21 October 2020, 10:30 to 12:00

How to electrify UKCS oil and gas platforms?



21 October 2020, 10:30 to 12:00


Online via Zoom. 

Click here to register. 

The climate change committee concluded in 2019 that an energy transition to net zero in the UK by 2050 is affordable, achievable but challenging. Overall Green House Gas (GHG) emissions for power generation dominated by CO2 are only 1/3 of 1990 levels. This was achieved by phasing-out coal-fired power stations, relying on gas and increase renewable penetration. The main source of renewable energy in the UK is offshore wind energy. The UK is now an offshore wind global leader, with an aspiration of reaching 75GW installed generation by 2050. Therefore, it will play a vital role in the future energy transition. With all such efforts toward net zero, UK offshore Oil and Gas (O&G) installations are facing the following challenges:

-Oil/gas production generates around 14.6 million tonnes of CO2 emissions per annum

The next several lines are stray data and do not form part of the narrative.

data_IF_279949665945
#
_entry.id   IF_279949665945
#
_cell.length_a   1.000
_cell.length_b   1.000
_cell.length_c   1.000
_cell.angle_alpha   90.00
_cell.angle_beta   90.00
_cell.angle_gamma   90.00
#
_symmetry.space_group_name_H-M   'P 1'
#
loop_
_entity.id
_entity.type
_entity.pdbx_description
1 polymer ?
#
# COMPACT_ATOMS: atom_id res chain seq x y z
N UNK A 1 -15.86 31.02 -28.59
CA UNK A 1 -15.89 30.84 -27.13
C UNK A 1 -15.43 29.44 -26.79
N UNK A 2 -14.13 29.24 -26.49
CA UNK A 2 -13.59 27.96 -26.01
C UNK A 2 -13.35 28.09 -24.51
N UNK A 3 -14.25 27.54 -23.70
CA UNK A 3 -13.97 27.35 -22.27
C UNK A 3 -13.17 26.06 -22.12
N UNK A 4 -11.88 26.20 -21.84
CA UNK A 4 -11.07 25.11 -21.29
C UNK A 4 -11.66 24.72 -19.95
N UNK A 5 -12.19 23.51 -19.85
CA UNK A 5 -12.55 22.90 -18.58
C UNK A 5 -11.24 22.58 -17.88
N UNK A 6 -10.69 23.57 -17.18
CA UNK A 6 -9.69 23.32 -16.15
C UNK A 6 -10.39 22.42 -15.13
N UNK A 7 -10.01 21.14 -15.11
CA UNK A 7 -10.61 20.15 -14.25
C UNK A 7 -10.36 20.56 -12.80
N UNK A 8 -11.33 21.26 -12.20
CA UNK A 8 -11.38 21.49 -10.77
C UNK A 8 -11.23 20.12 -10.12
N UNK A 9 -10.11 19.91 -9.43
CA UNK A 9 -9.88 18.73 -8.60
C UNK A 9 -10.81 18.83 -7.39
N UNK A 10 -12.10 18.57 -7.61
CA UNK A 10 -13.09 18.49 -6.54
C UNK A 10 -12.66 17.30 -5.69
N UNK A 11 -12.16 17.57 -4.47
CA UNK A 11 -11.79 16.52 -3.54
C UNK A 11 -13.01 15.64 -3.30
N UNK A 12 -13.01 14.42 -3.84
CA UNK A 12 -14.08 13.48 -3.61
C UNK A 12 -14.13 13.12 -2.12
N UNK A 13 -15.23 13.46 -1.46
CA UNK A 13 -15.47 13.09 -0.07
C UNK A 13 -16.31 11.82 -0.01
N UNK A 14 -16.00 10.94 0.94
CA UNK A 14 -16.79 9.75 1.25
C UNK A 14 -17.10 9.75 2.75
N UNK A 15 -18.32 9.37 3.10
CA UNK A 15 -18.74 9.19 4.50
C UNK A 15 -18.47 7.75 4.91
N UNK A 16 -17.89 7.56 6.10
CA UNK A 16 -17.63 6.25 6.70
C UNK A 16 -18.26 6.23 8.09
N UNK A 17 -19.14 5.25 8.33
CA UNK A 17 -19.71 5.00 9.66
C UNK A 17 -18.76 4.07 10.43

-Open cycle gas turbines are responsible for 75% of such emissions

-Direct access to onshore grid is not economically feasible for the majority of offshore installations

-During 2019, operators paid up to £25.5/tonne for CO2 released

-Most likely, the CO2 tax prices will be increased in future

In this webinar, the University of Strathclyde will discuss different electrification options for the UKCS. This is part of the OGTC funded project entitled ‘Realising the value of offshore grid access for small pools’. It is an overview feasibility study to discover reliable, affordable and low-carbon power grid architectures for all of the UKCS. Five potential power architectures have been proposed, which can be deployed and mimicked along the UKCS to reduce dependency on open cycle gas turbines:

-Architecture 1: Utilise the installation of a local floating wind farm feeding a network of isolated oil/gas platforms

-Architecture 2: Create a power-hub fed from large-scale wind farms, therefore, access to clean energy made possible

-Architecture 3: Create a network of offshore wind power, onshore grid power and oil/gas platforms. The power direction and amount is fully controlled and flexible.

-Architecture 4: Provide the possibility of connecting remote oil/gas platforms to other EU countries’ grid – e.g Norway

-Architecture 5: Adopt taping AC power to feed small facilities nearby existing offshore wind farm substations